Creation Bits

This blog has been superceded, and is only here for archive purposes. The latest blog posts, depending on topic, can be found at one of the blogs at the new location!

These are very uneditted and underthought ideas that I get while debating the creation/evolution debate. This is the more-often-updated but less-thought-out version of the crevo blog.

Saturday, August 06, 2005

The Creationist Model

I spent a considerable amount of time writing this post on FreeRepublic, so I thought I would post it here as well for future keeping. It was in response for someone asking me how I thought biodiversity occurred:

"Really? Let's see it, in your own words. What is your ID hypothesis?"

It's actually fairly simple. There are three basic mechanisms for biodiversity for a creationist:

* heterozygous fractionation -- basic mendellian speciation
* darwinism -- this is usually deleterious
* genomic modularity -- this is the innate ability of a genome to reconfigure itself in response to environmental stress.

The first has been fairly well proved. It was found by a creationist (Mendel) and no one doubts that it occurs. The second is also fairly standard, the difference being that creationists do not think that Darwinism has any significant creative power.

For example, if you set off fireworks, the direction of the fireworks is set mostly by the direction you aim the firework, and the explosive properties of it. The wind can modify the course a little bit, but it would be silly for someone viewing the interplay of a spark with the wind to say that the wind was the ultimate cause for the direction of the spark. The primary direction was set by other factors. I've also related it to breaking in a shoe. Breaking in a shoe changes the shoe itself, and sometimes even gives a better fit. But it would be futile to try and view the creation process for the shoe as a continuous breaking-in process -- it just doesn't work.

The final mechanism proposed by creationists is genomic modularity -- the ability of genomes to modify themselves. This goes under quite a few names, including natural genetic engineering, altruistic genetic elements, the AGE-ing process, and genomic modularity. Basically, it says that the cell and the genome can work together to reconfigure the genome in response to the environment. In fact, this is the primary role of transposons. There are several ways that this can happen:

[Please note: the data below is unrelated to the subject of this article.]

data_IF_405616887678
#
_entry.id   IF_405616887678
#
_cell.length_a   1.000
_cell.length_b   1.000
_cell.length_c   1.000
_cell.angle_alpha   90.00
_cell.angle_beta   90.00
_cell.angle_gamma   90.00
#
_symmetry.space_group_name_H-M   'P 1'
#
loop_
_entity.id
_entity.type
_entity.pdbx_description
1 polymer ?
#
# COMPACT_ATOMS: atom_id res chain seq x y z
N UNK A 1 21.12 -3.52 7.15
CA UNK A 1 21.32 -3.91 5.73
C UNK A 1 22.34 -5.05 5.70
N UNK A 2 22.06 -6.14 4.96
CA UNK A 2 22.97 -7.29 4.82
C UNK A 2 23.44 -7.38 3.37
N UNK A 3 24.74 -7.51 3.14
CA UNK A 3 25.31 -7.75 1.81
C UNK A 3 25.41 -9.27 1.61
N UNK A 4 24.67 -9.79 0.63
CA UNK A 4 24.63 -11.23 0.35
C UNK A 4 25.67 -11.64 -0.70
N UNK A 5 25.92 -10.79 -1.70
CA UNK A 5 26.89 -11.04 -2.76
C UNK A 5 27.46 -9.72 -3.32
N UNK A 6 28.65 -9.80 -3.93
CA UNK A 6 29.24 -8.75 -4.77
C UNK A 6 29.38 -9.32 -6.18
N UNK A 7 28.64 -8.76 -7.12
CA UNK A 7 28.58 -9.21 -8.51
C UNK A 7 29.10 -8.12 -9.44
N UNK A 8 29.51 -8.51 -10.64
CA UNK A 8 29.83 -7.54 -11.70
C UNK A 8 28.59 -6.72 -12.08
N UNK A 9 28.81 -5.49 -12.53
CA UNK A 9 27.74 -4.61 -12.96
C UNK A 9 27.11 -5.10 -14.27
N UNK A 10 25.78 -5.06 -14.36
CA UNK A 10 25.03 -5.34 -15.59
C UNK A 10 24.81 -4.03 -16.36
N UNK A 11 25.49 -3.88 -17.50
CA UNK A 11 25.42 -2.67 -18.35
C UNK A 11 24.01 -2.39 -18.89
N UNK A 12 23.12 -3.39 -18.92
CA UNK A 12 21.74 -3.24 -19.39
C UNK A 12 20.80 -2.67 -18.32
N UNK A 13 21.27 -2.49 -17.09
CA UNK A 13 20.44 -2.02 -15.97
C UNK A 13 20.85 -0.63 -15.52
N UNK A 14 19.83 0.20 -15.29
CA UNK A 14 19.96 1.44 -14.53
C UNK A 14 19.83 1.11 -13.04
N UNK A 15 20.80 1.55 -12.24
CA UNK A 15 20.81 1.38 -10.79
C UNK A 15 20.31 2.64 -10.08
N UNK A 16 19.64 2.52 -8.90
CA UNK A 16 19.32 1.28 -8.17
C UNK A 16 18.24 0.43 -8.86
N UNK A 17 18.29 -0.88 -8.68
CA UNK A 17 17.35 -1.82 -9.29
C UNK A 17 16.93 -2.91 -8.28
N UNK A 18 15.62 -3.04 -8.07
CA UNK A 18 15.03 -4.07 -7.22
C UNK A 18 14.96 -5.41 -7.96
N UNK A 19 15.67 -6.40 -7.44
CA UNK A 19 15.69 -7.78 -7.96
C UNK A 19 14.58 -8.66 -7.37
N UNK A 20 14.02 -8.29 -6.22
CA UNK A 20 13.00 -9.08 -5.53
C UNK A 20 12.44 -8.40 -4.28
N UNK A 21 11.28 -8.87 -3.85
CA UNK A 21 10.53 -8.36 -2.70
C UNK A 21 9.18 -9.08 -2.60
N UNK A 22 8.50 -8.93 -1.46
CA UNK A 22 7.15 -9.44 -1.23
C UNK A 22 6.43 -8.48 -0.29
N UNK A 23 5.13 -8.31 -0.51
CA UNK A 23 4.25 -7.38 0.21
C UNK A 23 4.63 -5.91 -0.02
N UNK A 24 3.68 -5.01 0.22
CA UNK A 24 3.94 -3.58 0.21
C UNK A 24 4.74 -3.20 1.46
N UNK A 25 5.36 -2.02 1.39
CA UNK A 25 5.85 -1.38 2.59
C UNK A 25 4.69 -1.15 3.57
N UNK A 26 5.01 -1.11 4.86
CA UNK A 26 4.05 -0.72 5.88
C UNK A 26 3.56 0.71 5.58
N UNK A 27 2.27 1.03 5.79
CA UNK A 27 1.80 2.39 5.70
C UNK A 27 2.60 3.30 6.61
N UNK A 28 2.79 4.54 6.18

1) some genes remain inactive in the genome until they are needed, these are pre-coded adaptations that simply get switched on
2) organisms can create new genes in response to specific environmental stresses
3) organisms can exchange DNA with their environment to better adapt to the organisms living in the area
4) probably some other ways people haven't thought of yet.

An example of (1) is in photosynthesis. There are two primary types of photosynthesis - C3 and C4. Evolutionary trees would have C4 photosynthesis being developed 16 different times! However, in many genuses examined within families that have C4 photosynthesis, it is found that even the genuses that do not have C4 photosynthesis still contain all of the genes necessary to pull it off. The difference being the promoter regions of the C3 and C4 genes. So, not only did C4 photosynthesis evolve 16 times, some of the plants have all of the genes necessary to do C4 photosynthesis and yet do not. C4 is quite a complicated pathway, needing an entire new set of organnelles to perform. The creationist explanation is that these families (or technically, holobaramins, but I will use family since its a more familiar term and is roughly correct) were created with both sets of genes, and the cell is able to activate different types of photosynthesis under environmental stress (likely related to a drop in available C02 gases).